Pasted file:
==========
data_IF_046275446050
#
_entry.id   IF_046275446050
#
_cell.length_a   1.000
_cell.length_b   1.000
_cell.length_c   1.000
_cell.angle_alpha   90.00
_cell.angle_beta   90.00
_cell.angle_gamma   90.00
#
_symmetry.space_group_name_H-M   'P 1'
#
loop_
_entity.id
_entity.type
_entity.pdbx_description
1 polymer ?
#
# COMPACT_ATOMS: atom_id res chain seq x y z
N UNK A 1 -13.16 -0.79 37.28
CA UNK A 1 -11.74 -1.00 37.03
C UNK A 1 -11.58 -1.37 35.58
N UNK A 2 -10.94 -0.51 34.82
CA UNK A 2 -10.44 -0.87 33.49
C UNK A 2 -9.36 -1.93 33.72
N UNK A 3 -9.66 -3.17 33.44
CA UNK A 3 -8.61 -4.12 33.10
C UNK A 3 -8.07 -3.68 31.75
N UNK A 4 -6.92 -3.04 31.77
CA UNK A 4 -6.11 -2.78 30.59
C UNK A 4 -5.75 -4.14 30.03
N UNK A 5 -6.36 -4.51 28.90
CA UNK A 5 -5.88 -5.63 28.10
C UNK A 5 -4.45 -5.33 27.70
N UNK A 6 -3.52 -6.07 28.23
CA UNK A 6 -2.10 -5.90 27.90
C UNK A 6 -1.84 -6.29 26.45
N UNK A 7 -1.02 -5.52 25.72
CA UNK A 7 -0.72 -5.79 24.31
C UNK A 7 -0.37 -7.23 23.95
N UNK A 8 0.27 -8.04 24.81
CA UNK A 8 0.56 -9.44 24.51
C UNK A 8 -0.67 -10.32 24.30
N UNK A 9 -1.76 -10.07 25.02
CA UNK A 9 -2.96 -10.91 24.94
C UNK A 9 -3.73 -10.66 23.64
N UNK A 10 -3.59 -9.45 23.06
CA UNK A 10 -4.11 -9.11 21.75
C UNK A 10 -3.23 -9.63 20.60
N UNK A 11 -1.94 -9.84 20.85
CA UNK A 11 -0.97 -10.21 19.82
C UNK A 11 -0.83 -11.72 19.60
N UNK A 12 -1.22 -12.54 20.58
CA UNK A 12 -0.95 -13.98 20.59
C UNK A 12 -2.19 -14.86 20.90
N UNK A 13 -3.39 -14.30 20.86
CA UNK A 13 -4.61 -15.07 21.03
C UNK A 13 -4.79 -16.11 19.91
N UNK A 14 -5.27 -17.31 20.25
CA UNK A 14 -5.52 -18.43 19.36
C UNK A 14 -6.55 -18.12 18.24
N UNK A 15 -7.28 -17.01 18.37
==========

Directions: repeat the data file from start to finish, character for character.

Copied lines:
data_IF_046275446050
#
_entry.id   IF_046275446050
#
_cell.length_a   1.000
_cell.length_b   1.000
_cell.length_c   1.000
_cell.angle_alpha   90.00
_cell.angle_beta   90.00
_cell.angle_gamma   90.00
#
_symmetry.space_group_name_H-M   'P 1'
#
loop_
_entity.id
_entity.type
_entity.pdbx_description
1 polymer ?
#
# COMPACT_ATOMS: atom_id res chain seq x y z
N UNK A 1 -13.16 -0.79 37.28
CA UNK A 1 -11.74 -1.00 37.03
C UNK A 1 -11.58 -1.37 35.58
N UNK A 2 -10.94 -0.51 34.82
CA UNK A 2 -10.44 -0.87 33.49
C UNK A 2 -9.36 -1.93 33.72
N UNK A 3 -9.66 -3.17 33.44
CA UNK A 3 -8.61 -4.12 33.10
C UNK A 3 -8.07 -3.68 31.75
N UNK A 4 -6.92 -3.04 31.77
CA UNK A 4 -6.11 -2.78 30.59
C UNK A 4 -5.75 -4.14 30.03
N UNK A 5 -6.36 -4.51 28.90
CA UNK A 5 -5.88 -5.63 28.10
C UNK A 5 -4.45 -5.33 27.70
N UNK A 6 -3.52 -6.07 28.23
CA UNK A 6 -2.10 -5.90 27.90
C UNK A 6 -1.84 -6.29 26.45
N UNK A 7 -1.02 -5.52 25.72
CA UNK A 7 -0.72 -5.79 24.31
C UNK A 7 -0.37 -7.23 23.95
N UNK A 8 0.27 -8.04 24.81
CA UNK A 8 0.56 -9.44 24.51
C UNK A 8 -0.67 -10.32 24.30
N UNK A 9 -1.76 -10.07 25.02
CA UNK A 9 -2.96 -10.91 24.94
C UNK A 9 -3.73 -10.66 23.64
N UNK A 10 -3.59 -9.45 23.06
CA UNK A 10 -4.11 -9.11 21.75
C UNK A 10 -3.23 -9.63 20.60
N UNK A 11 -1.94 -9.84 20.85
CA UNK A 11 -0.97 -10.21 19.82
C UNK A 11 -0.83 -11.72 19.60
N UNK A 12 -1.22 -12.54 20.58
CA UNK A 12 -0.95 -13.98 20.59
C UNK A 12 -2.19 -14.86 20.90
N UNK A 13 -3.39 -14.30 20.86
CA UNK A 13 -4.61 -15.07 21.03
C UNK A 13 -4.79 -16.11 19.91
N UNK A 14 -5.27 -17.31 20.25
CA UNK A 14 -5.52 -18.43 19.36
C UNK A 14 -6.55 -18.12 18.24
N UNK A 15 -7.28 -17.01 18.37